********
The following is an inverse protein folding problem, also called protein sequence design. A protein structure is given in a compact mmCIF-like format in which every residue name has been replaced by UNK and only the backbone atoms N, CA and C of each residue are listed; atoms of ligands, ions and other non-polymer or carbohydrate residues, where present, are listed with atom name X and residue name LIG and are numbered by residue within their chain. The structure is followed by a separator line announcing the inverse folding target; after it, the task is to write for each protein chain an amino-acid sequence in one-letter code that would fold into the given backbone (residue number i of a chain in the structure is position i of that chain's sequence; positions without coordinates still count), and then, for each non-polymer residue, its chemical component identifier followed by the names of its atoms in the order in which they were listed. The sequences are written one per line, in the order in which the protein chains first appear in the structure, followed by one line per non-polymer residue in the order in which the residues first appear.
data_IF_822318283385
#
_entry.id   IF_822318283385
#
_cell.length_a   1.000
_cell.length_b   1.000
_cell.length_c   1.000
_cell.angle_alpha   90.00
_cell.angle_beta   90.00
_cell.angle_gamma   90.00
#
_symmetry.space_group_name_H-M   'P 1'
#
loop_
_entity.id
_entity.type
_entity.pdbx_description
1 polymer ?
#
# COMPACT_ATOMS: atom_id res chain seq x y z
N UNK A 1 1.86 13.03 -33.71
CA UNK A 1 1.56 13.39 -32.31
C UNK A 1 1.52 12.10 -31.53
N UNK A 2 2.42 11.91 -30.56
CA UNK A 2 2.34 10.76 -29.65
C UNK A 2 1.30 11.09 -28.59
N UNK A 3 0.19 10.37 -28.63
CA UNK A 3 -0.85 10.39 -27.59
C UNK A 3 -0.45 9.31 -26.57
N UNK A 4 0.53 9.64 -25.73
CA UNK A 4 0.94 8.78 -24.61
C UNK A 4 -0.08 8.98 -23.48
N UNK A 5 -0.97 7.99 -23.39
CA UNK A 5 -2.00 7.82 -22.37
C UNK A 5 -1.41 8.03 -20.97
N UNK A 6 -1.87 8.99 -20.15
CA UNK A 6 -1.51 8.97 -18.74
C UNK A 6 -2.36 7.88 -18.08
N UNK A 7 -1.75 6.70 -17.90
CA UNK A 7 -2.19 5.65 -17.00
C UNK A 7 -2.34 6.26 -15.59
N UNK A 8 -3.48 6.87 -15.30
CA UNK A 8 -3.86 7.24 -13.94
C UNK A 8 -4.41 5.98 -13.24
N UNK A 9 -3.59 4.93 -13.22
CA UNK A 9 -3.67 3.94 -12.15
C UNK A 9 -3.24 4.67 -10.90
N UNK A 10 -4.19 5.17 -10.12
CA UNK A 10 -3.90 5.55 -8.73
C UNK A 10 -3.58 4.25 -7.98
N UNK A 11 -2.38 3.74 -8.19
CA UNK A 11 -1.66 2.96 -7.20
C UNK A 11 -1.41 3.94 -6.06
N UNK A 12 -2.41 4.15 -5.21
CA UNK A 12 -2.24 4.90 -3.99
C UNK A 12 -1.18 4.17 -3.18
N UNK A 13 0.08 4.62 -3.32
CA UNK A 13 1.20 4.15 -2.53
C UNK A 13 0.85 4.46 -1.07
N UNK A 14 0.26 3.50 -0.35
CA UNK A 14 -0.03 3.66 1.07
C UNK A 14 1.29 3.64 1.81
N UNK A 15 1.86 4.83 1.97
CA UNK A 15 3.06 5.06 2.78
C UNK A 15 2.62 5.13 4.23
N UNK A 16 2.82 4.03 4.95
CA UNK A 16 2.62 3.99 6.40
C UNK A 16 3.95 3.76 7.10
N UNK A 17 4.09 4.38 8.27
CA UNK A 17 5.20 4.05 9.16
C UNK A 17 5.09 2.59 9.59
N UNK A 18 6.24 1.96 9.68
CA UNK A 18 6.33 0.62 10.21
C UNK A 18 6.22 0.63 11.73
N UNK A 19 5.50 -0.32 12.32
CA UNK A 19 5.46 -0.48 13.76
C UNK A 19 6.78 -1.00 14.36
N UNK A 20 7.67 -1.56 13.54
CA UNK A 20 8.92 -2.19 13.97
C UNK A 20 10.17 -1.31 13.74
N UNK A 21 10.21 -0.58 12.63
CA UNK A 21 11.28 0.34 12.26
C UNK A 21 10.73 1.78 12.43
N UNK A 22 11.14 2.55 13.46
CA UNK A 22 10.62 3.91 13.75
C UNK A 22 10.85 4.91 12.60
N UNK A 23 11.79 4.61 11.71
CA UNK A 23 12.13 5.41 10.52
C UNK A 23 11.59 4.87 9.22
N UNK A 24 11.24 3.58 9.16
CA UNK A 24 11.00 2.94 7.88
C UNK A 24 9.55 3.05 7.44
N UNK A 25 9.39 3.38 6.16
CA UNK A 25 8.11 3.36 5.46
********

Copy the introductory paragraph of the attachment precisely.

The following is an inverse protein folding problem, also called protein sequence design. A protein structure is given in a compact mmCIF-like format in which every residue name has been replaced by UNK and only the backbone atoms N, CA and C of each residue are listed; atoms of ligands, ions and other non-polymer or carbohydrate residues, where present, are listed with atom name X and residue name LIG and are numbered by residue within their chain. The structure is followed by a separator line announcing the inverse folding target; after it, the task is to write for each protein chain an amino-acid sequence in one-letter code that would fold into the given backbone (residue number i of a chain in the structure is position i of that chain's sequence; positions without coordinates still count), and then, for each non-polymer residue, its chemical component identifier followed by the names of its atoms in the order in which they were listed. The sequences are written one per line, in the order in which the protein chains first appear in the structure, followed by one line per non-polymer residue in the order in which the residues first appear.